Engineers build impact testing device to analyse sports fields

Sports engineers at Cranfield University have tested a device that can measure the mechanical properties of natural turf in an effort to better understand athlete–surface interactions.

Greater knowledge of these interactions could help to prevent injuries and aid athlete performance, the researchers claim.

Dissipation of impacting energy and reduction of loads returned to athletes is regarded as important for preventing injuries, while stiffness and energy return from sports surfaces allows athletes to perform movements more efficiently — with a compromise often sought between the two.

‘One of the main issues is that the new modern, elite-level surfaces are made of sand and their properties are a lot stiffer compared with the average Sunday kick-about pitch,’ said Dr Matt Caple of Cranfield, who collaborated on the recent project. ‘With this device we’re trying to assess how the surface reacts to stresses applicable to athletes, in terms of how much it compresses and the energy it absorbs.’

After banning artificial pitches in the early 1990s, football’s governing body FIFA has recently passed a motion permitting them in competitive matches — but with strict requirements. It has developed an ‘artificial athlete’ testing device to make sure the pitch surfaces adhere to certain mechanical parameters.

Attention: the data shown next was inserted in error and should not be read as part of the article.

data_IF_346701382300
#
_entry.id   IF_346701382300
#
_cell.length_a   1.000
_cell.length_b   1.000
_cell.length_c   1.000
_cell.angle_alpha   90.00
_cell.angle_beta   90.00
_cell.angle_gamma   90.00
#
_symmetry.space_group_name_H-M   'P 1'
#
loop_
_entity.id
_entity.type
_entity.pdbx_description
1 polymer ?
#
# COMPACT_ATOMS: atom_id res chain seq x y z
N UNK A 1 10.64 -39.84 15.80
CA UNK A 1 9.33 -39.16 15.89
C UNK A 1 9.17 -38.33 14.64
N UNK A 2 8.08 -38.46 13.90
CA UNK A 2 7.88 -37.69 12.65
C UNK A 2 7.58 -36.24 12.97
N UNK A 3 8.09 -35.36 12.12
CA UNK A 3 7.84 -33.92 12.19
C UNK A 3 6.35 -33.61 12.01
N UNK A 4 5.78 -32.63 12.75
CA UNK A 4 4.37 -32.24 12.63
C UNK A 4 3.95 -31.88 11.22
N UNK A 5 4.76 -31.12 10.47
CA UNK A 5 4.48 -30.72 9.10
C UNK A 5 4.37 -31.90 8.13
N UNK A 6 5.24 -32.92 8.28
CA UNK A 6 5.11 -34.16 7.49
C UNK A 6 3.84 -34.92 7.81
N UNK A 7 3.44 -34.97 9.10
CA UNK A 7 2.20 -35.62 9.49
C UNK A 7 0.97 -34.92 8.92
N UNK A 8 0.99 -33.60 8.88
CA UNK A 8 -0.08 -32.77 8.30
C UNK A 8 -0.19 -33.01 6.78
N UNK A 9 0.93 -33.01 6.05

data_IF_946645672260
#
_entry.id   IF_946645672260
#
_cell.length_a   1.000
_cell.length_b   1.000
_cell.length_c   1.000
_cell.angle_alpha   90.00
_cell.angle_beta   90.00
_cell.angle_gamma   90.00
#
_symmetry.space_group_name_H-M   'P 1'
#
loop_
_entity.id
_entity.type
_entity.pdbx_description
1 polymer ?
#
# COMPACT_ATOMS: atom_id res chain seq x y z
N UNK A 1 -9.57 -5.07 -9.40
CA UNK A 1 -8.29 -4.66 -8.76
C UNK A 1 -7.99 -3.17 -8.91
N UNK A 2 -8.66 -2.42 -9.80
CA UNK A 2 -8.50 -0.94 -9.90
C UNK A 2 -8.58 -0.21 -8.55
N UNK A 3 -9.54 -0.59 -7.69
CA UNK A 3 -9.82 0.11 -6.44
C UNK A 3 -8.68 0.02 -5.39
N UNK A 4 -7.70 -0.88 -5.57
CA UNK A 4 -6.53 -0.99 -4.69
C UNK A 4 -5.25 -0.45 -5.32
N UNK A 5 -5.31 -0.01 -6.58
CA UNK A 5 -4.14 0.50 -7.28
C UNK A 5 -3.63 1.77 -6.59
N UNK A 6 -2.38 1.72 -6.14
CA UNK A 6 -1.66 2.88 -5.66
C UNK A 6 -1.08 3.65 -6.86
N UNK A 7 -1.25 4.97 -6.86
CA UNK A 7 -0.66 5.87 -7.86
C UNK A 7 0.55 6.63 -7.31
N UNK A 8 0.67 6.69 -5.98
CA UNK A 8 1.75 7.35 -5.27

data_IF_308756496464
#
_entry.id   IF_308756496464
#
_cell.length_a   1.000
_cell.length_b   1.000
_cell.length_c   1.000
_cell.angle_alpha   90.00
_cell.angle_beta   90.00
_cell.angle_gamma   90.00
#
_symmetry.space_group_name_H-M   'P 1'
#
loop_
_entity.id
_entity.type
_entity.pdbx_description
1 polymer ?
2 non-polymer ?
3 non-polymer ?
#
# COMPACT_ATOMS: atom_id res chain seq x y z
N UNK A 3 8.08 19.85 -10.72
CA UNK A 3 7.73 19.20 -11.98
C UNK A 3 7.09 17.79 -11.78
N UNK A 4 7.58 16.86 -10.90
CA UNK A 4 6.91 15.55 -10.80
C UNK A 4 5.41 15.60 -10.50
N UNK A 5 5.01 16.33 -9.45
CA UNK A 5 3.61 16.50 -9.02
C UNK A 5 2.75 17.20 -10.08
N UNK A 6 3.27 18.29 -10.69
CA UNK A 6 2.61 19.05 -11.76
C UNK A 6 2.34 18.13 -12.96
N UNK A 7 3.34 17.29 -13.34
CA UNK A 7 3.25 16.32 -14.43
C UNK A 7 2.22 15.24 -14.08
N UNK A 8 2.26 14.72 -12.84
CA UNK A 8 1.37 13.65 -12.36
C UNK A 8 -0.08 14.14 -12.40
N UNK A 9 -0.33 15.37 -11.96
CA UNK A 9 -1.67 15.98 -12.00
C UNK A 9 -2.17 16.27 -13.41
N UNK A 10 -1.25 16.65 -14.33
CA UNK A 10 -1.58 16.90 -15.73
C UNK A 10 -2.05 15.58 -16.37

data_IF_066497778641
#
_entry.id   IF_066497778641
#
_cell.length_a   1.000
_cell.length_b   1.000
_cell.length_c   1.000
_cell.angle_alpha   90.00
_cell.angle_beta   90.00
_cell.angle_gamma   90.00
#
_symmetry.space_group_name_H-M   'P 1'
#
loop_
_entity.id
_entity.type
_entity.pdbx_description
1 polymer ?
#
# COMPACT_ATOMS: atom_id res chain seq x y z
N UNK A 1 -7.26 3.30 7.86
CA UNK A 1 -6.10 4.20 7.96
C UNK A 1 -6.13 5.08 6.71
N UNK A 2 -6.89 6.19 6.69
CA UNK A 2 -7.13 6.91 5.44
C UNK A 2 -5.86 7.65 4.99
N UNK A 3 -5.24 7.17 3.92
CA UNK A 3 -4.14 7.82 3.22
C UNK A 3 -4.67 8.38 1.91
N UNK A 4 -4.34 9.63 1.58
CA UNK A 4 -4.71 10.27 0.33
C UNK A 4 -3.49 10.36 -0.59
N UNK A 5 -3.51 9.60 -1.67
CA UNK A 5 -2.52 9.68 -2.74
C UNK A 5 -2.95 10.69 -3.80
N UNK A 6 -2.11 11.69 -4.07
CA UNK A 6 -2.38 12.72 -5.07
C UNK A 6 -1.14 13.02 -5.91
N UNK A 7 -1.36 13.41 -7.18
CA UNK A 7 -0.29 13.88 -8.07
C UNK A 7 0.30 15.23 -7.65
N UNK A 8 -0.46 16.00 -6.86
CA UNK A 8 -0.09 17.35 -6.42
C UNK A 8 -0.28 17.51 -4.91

Caple, however, noted that an equivalent system is currently lacking for natural turfs, which require a different approach in terms of measurement.

His solution was a vertical dynamic impact-testing device (DST) consisting of a compressed air-driven ram that vertically impacts a studded test foot onto the surface, using data from biomechanical studies.

It was originally built for assessing horse racing but was found to be unsuitable and another Cranfield-developed device, the GoingStick, was eventually developed and commercially adopted for this purpose.

‘While the GoingStick measures the actual strength of the surface, the DST measures energy absorption, so we’ve taken this device, developed it and put more components on it, then modelled it against a biomechanical study of players running on turf.’

Caple’s team has just presented data obtained from the DST on professional rugby and football pitch-testing studies over two seasons.

‘What we found was that sand surfaces are more consistent across the season compared with more clay or silt-dominated soils. Because the infiltration rate of the soil [is lower], the strength isn’t as reliant upon moisture content so it doesn’t deform as much when it’s loaded.’

Caple is hoping to perform further studies on his DST and perhaps commercialise it for advising on the installation of new turfs or re-surfacing.